Friday, September 14, 2018

My Darling Clementine (1946)

USA, 97 minutes
Director: John Ford
Writers: Samuel G. Engel, Winston Miller, Sam Hellman, Stuart N. Lake
Photography: Joseph MacDonald
Music: Cyril J. Mockridge
Editor: Dorothy Spencer
Cast: Henry Fonda, Victor Mature, Walter Brennan, Linda Darnell, Cathy Downs, Ward Bond, Tim Holt, Alan Mowbray, John Ireland, Jane Darwell

By force of will, director John Ford turned Monument Valley into the very image of pioneer America, but really it's practically the harshest environment most of them ever could have faced, let alone tried to settle. Unlike the Great Plains which were mistaken for the "Great American Desert" until well beyond the Civil War, Monument Valley, occupying the Arizona and Utah border regions, is really desert land—perhaps not as intense as Death Valley, but desert: dry, hot, forbidding, mostly barren, with sand and rocks and ancient outcroppings left over from when it was an inland sea. Plus skilled and hostile natives. Into this hell Ford regularly sent his pilgrims, who faithfully sing "Shall We Gather at the River" every chance they get, which isn't that often, only maybe once per movie, because they are otherwise busy trying to survive by their wits and their unrelenting Puritan work ethic.

I suspect the reason My Darling Clementine is my favorite John Ford picture is because it is so much more obviously made-up fictional legend instead of the manly midcentury hard reality Ford more often essays. The Wyatt Earp story and the gunfight at the O.K. Corral are concoctions mostly dreamed up by Earp himself after he moved to Hollywood in the 20th century. There's some historical veracity to pull out of this movie if you are so inclined—Doc Holliday really had tuberculosis, for example—but when you get into the details of the main events it was actually a lot of grubbing around and low behavior. The shootout, such as it was, didn't even happen at the O.K. Corral. Mostly the story as we understand it now, from this movie and many others based on Stuart N. Lake's version, more properly belongs with tales of Pecos Bill and Paul Bunyan, Tinker Bell and Peter Pan—stories that comfort and encourage us to be our best.

That's basically My Darling Clementine. Perennial boy scout Henry Fonda (who I love exactly for his boy scout qualities) is the perfect vehicle to cement home the image of Wyatt Earp as a certain ideal of humanity. Rubber-lipped Victor Mature as Doc Holliday (this movie's alarming drunk) is the perfect vehicle for the tragic Greek poet-hero brought down by his own flaws. Walter Brennan as Old Man Clanton—this might be Brennan's greatest role, one of the few times he is anything more than hillbilly comic relief. Ford and/or the screenwriters give him evolving levels of evil, suggesting a man and his sons as a kind of Spartan military unit, fighting and dying and fucking together. It's a brooding, malevolent bad bunch.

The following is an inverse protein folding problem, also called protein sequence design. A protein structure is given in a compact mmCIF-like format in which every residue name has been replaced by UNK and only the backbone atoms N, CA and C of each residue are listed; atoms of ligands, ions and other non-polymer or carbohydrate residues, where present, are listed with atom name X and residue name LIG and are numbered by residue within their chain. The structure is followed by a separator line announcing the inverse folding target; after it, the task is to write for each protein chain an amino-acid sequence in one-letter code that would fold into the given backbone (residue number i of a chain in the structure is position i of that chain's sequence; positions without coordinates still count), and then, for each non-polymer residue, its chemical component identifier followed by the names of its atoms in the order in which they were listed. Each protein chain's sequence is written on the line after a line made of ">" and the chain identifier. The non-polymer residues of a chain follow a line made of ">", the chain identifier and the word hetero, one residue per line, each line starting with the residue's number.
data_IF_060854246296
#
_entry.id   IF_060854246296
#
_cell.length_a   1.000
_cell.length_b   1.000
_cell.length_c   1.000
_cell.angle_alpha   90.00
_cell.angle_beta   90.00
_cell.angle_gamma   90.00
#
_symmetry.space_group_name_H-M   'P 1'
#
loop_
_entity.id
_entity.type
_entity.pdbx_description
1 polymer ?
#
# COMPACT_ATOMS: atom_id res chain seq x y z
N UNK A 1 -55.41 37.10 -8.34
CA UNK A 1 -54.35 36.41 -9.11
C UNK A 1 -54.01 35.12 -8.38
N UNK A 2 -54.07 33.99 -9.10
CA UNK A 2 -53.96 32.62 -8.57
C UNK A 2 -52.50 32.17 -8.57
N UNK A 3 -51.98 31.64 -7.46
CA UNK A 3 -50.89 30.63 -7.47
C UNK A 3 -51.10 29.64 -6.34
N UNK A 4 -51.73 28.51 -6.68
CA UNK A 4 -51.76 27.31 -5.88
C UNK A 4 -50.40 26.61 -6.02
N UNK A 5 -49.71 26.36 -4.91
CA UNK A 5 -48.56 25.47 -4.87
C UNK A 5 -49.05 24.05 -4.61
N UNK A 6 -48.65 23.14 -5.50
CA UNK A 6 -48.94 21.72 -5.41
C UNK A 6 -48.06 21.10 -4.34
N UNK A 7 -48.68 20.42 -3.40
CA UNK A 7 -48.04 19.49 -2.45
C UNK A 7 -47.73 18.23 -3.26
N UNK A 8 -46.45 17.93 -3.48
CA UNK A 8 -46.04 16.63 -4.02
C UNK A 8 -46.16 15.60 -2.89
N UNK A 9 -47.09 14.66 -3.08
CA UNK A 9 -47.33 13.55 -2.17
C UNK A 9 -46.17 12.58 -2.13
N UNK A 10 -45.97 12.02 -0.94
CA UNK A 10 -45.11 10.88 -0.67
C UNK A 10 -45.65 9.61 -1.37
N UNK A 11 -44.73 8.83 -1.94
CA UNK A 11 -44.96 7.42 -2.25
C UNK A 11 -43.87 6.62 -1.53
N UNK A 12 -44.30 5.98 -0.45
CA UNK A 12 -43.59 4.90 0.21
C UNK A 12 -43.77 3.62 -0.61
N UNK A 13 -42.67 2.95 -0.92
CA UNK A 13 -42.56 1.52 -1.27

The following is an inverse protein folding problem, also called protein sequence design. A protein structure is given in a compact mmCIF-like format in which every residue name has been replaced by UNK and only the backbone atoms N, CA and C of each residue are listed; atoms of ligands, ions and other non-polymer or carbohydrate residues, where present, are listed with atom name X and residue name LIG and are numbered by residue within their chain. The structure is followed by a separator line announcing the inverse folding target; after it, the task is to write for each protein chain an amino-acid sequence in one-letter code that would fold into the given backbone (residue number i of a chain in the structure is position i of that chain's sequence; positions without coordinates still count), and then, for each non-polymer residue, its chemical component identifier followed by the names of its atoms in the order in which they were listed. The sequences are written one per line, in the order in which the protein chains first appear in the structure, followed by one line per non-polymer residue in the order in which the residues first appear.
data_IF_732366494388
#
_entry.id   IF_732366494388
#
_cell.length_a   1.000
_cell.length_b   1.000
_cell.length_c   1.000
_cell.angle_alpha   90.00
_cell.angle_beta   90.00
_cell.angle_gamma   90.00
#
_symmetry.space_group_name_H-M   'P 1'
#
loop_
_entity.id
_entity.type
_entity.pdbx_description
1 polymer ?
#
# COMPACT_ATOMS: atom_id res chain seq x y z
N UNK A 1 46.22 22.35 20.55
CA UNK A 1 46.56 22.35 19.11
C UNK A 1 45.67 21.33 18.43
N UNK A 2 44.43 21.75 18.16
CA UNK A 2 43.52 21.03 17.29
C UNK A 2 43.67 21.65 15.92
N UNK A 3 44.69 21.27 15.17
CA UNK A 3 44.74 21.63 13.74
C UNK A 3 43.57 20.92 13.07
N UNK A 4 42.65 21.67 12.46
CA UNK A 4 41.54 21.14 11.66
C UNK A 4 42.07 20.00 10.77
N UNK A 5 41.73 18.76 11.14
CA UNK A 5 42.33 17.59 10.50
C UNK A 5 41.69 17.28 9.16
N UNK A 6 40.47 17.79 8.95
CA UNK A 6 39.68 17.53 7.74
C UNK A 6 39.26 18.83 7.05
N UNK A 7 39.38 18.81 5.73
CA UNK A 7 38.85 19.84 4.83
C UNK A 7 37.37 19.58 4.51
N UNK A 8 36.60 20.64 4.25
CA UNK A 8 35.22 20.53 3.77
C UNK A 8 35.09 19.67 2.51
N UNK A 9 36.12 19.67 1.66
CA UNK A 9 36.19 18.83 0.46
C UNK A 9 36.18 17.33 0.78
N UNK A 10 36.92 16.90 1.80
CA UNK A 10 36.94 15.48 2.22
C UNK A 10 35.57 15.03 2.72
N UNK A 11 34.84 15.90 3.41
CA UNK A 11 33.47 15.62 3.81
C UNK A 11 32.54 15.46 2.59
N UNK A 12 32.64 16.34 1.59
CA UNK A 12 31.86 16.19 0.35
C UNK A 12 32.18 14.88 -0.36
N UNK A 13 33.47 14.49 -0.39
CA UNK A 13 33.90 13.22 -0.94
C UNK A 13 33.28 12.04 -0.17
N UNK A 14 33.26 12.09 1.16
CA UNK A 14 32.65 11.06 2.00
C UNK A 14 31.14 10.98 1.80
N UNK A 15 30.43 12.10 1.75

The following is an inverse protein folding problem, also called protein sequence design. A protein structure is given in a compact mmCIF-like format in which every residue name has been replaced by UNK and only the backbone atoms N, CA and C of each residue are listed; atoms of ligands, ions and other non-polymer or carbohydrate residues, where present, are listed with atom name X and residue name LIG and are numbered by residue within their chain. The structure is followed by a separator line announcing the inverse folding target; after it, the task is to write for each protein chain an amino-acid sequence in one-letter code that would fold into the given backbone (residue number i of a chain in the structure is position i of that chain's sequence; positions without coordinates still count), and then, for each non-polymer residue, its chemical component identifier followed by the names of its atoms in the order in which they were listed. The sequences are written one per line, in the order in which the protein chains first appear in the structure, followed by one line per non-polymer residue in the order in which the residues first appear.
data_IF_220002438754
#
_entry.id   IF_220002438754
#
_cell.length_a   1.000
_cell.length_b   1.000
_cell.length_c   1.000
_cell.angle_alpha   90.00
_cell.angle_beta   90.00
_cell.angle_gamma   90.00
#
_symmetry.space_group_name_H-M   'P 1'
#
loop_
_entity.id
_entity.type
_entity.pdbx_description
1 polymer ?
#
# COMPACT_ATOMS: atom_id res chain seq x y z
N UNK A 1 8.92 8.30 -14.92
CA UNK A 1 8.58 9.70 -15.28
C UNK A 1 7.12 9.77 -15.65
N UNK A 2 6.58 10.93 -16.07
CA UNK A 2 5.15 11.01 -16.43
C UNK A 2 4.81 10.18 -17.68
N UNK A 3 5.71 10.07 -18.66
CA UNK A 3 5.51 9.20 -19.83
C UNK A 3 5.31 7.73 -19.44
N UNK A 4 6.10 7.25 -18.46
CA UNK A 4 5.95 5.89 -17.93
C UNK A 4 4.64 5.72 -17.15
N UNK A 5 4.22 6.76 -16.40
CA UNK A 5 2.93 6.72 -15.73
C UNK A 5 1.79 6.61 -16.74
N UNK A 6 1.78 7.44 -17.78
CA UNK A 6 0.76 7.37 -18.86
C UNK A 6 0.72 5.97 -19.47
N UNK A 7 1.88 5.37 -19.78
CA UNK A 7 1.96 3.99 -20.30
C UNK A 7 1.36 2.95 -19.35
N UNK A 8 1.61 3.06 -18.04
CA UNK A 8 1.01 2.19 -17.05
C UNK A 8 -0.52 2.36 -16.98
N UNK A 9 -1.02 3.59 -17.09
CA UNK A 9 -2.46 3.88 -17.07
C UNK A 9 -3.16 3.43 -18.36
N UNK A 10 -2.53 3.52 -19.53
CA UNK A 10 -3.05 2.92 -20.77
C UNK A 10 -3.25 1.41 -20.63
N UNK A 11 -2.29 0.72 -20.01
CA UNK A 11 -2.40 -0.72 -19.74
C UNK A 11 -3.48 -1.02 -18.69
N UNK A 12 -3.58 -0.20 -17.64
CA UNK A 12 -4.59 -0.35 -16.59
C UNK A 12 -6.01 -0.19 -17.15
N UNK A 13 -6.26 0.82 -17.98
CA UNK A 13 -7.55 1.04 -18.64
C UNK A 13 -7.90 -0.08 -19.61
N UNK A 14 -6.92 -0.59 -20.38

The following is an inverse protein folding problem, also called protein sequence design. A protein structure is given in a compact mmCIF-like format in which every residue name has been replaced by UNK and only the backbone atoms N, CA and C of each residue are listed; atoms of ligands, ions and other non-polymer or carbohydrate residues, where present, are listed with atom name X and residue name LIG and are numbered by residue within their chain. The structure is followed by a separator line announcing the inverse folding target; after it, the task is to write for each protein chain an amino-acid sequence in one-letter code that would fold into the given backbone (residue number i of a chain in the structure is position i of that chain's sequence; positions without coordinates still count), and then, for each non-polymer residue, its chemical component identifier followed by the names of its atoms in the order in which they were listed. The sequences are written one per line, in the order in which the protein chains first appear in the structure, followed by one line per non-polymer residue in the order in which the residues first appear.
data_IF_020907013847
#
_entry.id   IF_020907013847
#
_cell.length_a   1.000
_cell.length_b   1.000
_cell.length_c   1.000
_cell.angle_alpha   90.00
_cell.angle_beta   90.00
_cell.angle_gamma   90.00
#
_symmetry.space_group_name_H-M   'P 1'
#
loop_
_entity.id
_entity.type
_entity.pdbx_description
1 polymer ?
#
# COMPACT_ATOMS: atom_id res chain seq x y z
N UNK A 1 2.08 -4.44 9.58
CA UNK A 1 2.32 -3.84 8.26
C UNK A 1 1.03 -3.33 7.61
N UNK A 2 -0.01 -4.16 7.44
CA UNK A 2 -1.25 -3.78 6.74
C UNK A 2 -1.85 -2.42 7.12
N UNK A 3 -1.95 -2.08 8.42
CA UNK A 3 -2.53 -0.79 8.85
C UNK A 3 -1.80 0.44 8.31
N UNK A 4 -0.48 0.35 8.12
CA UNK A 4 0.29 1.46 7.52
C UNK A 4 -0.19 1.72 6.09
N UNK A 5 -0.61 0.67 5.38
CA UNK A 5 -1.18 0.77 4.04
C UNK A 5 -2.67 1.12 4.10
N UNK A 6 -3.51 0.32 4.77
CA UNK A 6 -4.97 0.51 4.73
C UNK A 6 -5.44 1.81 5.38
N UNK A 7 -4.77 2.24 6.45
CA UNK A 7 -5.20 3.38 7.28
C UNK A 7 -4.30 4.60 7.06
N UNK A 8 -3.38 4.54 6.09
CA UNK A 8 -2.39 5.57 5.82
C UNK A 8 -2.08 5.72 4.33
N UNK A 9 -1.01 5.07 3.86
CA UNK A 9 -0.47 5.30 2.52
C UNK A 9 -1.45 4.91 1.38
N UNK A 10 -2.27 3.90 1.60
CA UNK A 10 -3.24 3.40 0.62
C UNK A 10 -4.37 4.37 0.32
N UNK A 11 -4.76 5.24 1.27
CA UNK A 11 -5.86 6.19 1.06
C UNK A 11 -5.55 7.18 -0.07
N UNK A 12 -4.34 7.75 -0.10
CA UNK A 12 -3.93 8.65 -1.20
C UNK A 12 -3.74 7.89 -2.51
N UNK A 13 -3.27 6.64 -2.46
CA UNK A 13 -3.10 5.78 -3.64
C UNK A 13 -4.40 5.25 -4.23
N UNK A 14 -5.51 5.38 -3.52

The saintly Earps on the other hand—well, that's the point of casting Henry Fonda, also known as Tom Joad and Abraham Lincoln (somebody missed a bet never casting him as Jesus). But he's so good in the role, and the Earps are given a suitable cross to bear with the murder of their youngest brother John (only 18) and the loss of their cattle. One of the main concerns of the Earp brothers is how the news of John's death will make Pa feel back home. They decide to remain in Tombstone and work in law enforcement until the killer can be found. Of course, they have little or no interest in revenge, only in enforcing the law. Morgan Earp (Ward Bond) has a big strapping appetite and likes a good breakfast. Virgil Earp (Tim Holt) is more reserved, but quite handsome. They like to kid each other a lot about haircuts and such. It's an honorable good bunch with nothing at all on their consciences.

Thus does this story reduce down to good versus evil. But the screenwriters and the masterful Ford are constantly putting a fine edge on it. Clementine Carter (a glowing Cathy Downs, possibly the lighting)—she of the title and the endlessly sawing musical theme (which let me say is actually one of my favorite American folk songs)—Clem is Doc Holliday's girlfriend, from Boston. He's been avoiding her. He also has a girlfriend in Tombstone named Chihuahua (Linda Darnell), who occasionally breaks out in song with full accompaniment. If the Earps are goodness, and the Clantons are badness, Doc Holliday is sitting uncomfortably on the fulcrum, with a woman pulling him by the sleeve on either side. Is it any wonder he drinks constantly and leaves town for days and weeks at a time, just to get away from the pressure?

But you can't get away. Another thing about legends is they always want to include elements of destiny, and it is ultimately Doc Holliday's fate to throw in with the angels against the demons, although I'm sure you can imagine what happens to Chihuahua in the moral equations of this movie. I'm having a little fun with how programmatically it all breaks down, but this is one of those movies where the getting there is worth the whole improbable ride. My Darling Clementine rarely fails to grab, and it's good for all occasions.


  1. It's always good to read another take on this classic. The dance sequence is a critical scene to me, and I'm wondering if you had any thoughts on that.

  2. It's one of my favorite parts of the story as it's pretty much the real start for Wyatt Earp and Clementine. I love/hate the high knee strut thing Fonda does in the dance. The awkwardness is nice but almost too awkward. I also like Henry Fonda dancing in Fort Apache.